The nature of work is changing dramatically in the U.S. and experts say this is just the beginning.
Economists estimate that anywhere from 14 to 80 million American jobs are at risk of displacement from automation. Meanwhile, employers are transitioning millions of jobs once held by full-time employees into independent contractor, on-call, and temp gigs that don’t offer the same benefits or protections.
I discussed these trends Saturday with a panel of experts at Crosscut Fest in Seattle. Representing the private sector was Caleb Weaver, public affairs manager at Uber. Manhattan Institute senior fellow Oren Cass and Seattle University economics professor Meenakshi Rishi brought an academic perspective. David Rolf, the union leader currently serving as President Emeritus of SEIU 775, represented organized labor.
The statistics on the changing nature of work may seem alarming but they don’t have to be, according to some leaders. At this year’s SXSW conference, U.S. Rep. Alexandria Ocasio-Cortez said, “we should not be haunted by the specter of being automated out of work … we should be excited by that, but the reason we’re not excited by it is because we live in a society where if you don’t have a job, you are left to die.”
It’s an idea echoed by Rolf. I asked the panelist what their utopian and dystopian visions for the future of work were and, like Ocasio-Cortez, he said one possibility creates prosperity through automation.
“Are we going to have the machines do all the work for us, create all the wealth that we can harvest and share? Then we can all spend our time writing poetry, playing music, and enjoying our favorite TV shows, our family, our communities, our churches, whatever we do,” he said. “It’s certainly one version of extreme utopia.”
But Cass countered. “We know what happens when people don’t work or have to work and they don’t spend the time composing poetry,” he said.
“Work … turns out to be incredibly important to people’s identity, their self-esteem, their life satisfaction to family formation, to outcomes for their our kids to help their communities,” he added.
Although they didn’t agree on everything, the panelists did find some common ground on ways society can prepare for the coming tide of automation and other seismic shifts in the future of work. They said that each of the following institutions needs a radical makeover.
When asked whether she could wave a magic wand and enact one education reform to prepare workers for the jobs of the future, Rishi answered: “universal basic education.” She said that the current American education system might promise to provide that but falls short.
“Our system for training, at a minimum training those who are not bound for jobs that require a college education, is broken beyond repair,” Rolf added.
“The policies we should be talking about, first and foremost, are an approach to education that doesn’t focus on college,” Cass added. “For people who want to go to college and succeed in college, college is great, but that is not most people. And for most people, we offer roughly nothing. Investing much more heavily on behalf of the individuals and their capacity to be workers and then conveying to the entrepreneurial community that there’s going to be an invested-in, capable workforce to build around is crucially important.”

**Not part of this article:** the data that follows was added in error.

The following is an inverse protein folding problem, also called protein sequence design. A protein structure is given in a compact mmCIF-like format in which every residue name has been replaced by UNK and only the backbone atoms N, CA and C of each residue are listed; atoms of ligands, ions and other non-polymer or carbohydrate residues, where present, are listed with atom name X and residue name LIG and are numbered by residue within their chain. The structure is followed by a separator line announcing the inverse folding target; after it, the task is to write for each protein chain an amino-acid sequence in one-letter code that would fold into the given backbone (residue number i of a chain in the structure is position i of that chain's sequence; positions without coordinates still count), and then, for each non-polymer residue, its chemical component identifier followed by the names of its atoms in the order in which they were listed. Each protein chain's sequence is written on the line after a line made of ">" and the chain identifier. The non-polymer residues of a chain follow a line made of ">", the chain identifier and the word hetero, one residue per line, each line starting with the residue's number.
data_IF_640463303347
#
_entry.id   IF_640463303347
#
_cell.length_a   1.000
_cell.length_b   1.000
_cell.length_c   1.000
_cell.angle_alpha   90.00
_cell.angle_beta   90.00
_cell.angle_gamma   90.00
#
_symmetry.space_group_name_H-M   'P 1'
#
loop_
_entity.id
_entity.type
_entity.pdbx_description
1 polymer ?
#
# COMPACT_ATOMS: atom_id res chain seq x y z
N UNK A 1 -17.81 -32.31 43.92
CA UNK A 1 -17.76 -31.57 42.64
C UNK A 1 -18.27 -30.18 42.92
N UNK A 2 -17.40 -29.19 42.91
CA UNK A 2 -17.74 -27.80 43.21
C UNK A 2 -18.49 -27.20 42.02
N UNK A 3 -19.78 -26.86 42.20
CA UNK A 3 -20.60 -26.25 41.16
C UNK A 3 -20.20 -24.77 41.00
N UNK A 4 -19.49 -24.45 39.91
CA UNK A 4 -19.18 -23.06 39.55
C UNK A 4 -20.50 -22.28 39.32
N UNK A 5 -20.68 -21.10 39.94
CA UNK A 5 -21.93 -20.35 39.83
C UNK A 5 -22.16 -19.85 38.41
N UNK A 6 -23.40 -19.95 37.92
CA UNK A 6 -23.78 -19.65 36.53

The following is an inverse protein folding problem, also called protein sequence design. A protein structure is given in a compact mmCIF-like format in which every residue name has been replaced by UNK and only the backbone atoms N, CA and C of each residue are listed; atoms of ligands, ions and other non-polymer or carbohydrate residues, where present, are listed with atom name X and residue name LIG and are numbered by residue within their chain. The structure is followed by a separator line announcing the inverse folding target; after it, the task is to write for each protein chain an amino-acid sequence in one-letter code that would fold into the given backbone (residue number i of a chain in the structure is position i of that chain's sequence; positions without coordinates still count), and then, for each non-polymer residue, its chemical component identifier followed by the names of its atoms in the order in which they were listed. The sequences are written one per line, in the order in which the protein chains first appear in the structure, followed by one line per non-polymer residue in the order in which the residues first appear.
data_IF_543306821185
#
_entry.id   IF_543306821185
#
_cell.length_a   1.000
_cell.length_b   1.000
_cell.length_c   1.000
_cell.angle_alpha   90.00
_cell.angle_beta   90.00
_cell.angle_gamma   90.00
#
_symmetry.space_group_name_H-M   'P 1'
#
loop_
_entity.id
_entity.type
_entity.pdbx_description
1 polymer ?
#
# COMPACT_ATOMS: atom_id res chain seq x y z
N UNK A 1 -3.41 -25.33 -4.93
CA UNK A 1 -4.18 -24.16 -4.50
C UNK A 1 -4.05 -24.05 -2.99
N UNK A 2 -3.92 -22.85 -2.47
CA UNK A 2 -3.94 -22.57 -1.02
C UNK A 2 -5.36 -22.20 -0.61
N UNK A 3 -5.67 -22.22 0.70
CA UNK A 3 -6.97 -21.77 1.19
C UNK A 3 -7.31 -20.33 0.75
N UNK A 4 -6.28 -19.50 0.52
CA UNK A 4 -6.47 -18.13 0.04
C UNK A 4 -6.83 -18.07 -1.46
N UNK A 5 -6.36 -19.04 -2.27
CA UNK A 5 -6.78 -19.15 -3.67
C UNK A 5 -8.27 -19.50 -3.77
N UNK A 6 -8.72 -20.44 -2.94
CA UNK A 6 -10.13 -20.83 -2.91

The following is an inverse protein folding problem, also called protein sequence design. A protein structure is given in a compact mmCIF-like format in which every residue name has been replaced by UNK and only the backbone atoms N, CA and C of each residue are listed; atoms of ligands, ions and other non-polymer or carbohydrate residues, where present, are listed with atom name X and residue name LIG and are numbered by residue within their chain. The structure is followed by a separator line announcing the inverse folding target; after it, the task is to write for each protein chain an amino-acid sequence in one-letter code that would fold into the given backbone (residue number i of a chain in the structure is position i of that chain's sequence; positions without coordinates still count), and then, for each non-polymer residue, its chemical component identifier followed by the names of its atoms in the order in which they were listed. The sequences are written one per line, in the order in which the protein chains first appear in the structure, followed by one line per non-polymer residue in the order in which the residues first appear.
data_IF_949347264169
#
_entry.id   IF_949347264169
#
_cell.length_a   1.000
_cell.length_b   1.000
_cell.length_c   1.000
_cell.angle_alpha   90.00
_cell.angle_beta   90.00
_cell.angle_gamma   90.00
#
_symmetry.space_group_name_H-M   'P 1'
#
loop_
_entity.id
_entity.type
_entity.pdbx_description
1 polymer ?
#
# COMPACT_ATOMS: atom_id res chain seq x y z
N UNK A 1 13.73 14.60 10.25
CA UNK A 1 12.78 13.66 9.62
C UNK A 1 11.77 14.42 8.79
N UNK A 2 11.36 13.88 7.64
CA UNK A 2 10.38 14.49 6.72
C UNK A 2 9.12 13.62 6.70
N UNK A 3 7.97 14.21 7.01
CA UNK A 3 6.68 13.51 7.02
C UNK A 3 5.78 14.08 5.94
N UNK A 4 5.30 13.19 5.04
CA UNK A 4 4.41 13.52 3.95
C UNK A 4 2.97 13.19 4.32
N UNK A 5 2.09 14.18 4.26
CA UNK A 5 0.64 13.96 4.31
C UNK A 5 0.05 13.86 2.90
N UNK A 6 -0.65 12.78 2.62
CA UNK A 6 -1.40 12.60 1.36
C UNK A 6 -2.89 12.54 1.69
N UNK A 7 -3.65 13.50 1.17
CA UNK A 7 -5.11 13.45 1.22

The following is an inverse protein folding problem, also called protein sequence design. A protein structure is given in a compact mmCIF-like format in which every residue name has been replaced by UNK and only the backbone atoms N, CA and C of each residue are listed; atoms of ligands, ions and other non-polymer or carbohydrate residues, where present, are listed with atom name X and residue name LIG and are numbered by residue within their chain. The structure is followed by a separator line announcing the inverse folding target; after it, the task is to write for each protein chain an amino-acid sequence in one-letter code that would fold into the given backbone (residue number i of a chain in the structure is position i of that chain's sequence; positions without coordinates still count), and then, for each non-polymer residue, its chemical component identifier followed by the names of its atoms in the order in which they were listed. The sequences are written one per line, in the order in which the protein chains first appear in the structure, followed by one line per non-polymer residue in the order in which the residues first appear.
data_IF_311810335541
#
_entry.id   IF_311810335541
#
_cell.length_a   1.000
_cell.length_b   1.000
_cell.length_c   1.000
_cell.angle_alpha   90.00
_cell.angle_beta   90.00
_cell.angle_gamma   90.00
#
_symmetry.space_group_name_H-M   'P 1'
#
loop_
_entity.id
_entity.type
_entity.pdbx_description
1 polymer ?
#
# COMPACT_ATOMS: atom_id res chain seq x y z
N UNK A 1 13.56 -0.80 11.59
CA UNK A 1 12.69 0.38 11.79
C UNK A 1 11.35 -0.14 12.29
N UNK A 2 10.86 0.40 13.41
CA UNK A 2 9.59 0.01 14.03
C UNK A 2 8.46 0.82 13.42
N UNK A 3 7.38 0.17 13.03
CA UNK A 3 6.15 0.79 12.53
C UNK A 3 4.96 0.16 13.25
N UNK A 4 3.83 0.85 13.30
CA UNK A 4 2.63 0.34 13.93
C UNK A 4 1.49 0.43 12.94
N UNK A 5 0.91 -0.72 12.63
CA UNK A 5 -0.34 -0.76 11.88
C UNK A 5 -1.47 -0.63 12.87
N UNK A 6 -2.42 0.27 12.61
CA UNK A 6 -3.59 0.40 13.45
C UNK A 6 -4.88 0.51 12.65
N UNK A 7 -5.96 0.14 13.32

Current labor regulations were designed for a workforce of full-time employees, leaving many of the contingent workers of today without crucial benefits like healthcare. Uber’s Weaver said those regulations are limiting for companies like his, which are powered by independent contractors.
“One of the struggles that we feel significantly in our space at Uber is a regulatory structure that was built 50, 70 years ago … so how do we think about creating a regulatory structure that actually tries to open that path to other ways of work that leverages new technology, leverages new opportunities, whether it’s something like remote work or platform work,” he said.
Rishi jumped in, stressing that U.S. immigration policy also needs an overhaul to prepare our economy for the future.
“What concerns me about the United States right now is we are not adding many more people to the workforce relative to our population,” she said. “There are people that are discouraged from the sidelines and there are people who are willing to work that are not being invited to become part of the labor force because of our asinine immigration policy.”
The third piece of the puzzle is organized labor, which several panelists stressed needs to be updated to meet 21st Century demands.
“We should talk about organized labor — and not the 1930s-style system that we have that is not working especially well at this point — but finding a new structure that is actually going to support workers, and provide an infrastructure to get them to more productive jobs,” Cass said.
Rolf noted that labor unions historically were responsible for creating good middle-class jobs.
“God didn’t make the automobile worker into a great factory job,” he said. “It was a lousy factory job. It was dangerous. It could be deadly. It was low paid. It lacked dignity and then humans intervened.”
But manufacturing no longer powers the American workforce, and so the organizations representing it must adapt, Rolf said.
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